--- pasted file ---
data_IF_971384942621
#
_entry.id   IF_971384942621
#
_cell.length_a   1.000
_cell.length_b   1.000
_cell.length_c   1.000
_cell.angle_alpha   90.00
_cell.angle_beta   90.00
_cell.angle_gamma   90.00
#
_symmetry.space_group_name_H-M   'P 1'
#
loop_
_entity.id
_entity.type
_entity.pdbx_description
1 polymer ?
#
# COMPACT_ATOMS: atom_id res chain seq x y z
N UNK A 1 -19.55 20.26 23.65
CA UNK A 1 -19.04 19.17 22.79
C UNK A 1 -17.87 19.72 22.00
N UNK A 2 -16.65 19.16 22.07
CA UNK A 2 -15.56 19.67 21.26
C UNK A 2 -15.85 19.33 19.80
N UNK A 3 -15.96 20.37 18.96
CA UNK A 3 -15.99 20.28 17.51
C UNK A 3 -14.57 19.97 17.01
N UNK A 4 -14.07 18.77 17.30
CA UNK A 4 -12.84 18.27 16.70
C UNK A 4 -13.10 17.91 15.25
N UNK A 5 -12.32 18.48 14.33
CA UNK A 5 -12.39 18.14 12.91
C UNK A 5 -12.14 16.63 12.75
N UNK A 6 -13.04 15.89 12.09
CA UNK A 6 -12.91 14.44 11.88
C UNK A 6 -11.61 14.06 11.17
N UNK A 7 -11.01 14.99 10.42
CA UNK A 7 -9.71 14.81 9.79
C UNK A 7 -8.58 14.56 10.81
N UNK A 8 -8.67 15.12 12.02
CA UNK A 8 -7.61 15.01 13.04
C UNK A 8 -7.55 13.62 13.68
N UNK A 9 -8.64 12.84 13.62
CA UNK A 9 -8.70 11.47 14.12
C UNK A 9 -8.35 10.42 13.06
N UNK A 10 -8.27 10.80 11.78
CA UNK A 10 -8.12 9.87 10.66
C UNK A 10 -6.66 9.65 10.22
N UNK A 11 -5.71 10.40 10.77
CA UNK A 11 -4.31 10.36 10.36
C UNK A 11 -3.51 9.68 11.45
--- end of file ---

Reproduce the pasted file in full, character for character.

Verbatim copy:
data_IF_971384942621
#
_entry.id   IF_971384942621
#
_cell.length_a   1.000
_cell.length_b   1.000
_cell.length_c   1.000
_cell.angle_alpha   90.00
_cell.angle_beta   90.00
_cell.angle_gamma   90.00
#
_symmetry.space_group_name_H-M   'P 1'
#
loop_
_entity.id
_entity.type
_entity.pdbx_description
1 polymer ?
#
# COMPACT_ATOMS: atom_id res chain seq x y z
N UNK A 1 -19.55 20.26 23.65
CA UNK A 1 -19.04 19.17 22.79
C UNK A 1 -17.87 19.72 22.00
N UNK A 2 -16.65 19.16 22.07
CA UNK A 2 -15.56 19.67 21.26
C UNK A 2 -15.85 19.33 19.80
N UNK A 3 -15.96 20.37 18.96
CA UNK A 3 -15.99 20.28 17.51
C UNK A 3 -14.57 19.97 17.01
N UNK A 4 -14.07 18.77 17.30
CA UNK A 4 -12.84 18.27 16.70
C UNK A 4 -13.10 17.91 15.25
N UNK A 5 -12.32 18.48 14.33
CA UNK A 5 -12.39 18.14 12.91
C UNK A 5 -12.14 16.63 12.75
N UNK A 6 -13.04 15.89 12.09
CA UNK A 6 -12.91 14.44 11.88
C UNK A 6 -11.61 14.06 11.17
N UNK A 7 -11.01 14.99 10.42
CA UNK A 7 -9.71 14.81 9.79
C UNK A 7 -8.58 14.56 10.81
N UNK A 8 -8.67 15.12 12.02
CA UNK A 8 -7.61 15.01 13.04
C UNK A 8 -7.55 13.62 13.68
N UNK A 9 -8.64 12.84 13.62
CA UNK A 9 -8.70 11.47 14.12
C UNK A 9 -8.35 10.42 13.06
N UNK A 10 -8.27 10.80 11.78
CA UNK A 10 -8.12 9.87 10.66
C UNK A 10 -6.66 9.65 10.22
N UNK A 11 -5.71 10.40 10.77
CA UNK A 11 -4.31 10.36 10.36
C UNK A 11 -3.51 9.68 11.45